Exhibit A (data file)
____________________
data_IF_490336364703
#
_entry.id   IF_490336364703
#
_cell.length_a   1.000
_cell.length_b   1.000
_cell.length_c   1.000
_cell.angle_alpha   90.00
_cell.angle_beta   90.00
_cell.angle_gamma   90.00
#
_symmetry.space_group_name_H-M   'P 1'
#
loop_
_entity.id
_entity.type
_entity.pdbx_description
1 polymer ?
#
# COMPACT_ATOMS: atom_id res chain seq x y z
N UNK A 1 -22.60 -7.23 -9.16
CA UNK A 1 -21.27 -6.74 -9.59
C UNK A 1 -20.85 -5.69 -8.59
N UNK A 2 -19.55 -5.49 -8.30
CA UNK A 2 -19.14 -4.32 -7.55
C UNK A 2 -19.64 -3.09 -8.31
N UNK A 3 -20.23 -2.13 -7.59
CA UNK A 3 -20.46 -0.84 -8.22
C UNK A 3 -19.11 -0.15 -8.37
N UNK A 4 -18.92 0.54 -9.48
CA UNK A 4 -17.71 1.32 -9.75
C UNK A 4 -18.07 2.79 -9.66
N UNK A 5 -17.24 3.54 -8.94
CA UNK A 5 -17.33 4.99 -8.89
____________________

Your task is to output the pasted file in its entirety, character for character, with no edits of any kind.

data_IF_490336364703
#
_entry.id   IF_490336364703
#
_cell.length_a   1.000
_cell.length_b   1.000
_cell.length_c   1.000
_cell.angle_alpha   90.00
_cell.angle_beta   90.00
_cell.angle_gamma   90.00
#
_symmetry.space_group_name_H-M   'P 1'
#
loop_
_entity.id
_entity.type
_entity.pdbx_description
1 polymer ?
#
# COMPACT_ATOMS: atom_id res chain seq x y z
N UNK A 1 -22.60 -7.23 -9.16
CA UNK A 1 -21.27 -6.74 -9.59
C UNK A 1 -20.85 -5.69 -8.59
N UNK A 2 -19.55 -5.49 -8.30
CA UNK A 2 -19.14 -4.32 -7.55
C UNK A 2 -19.64 -3.09 -8.31
N UNK A 3 -20.23 -2.13 -7.59
CA UNK A 3 -20.46 -0.84 -8.22
C UNK A 3 -19.11 -0.15 -8.37
N UNK A 4 -18.92 0.54 -9.48
CA UNK A 4 -17.71 1.32 -9.75
C UNK A 4 -18.07 2.79 -9.66
N UNK A 5 -17.24 3.54 -8.94
CA UNK A 5 -17.33 4.99 -8.89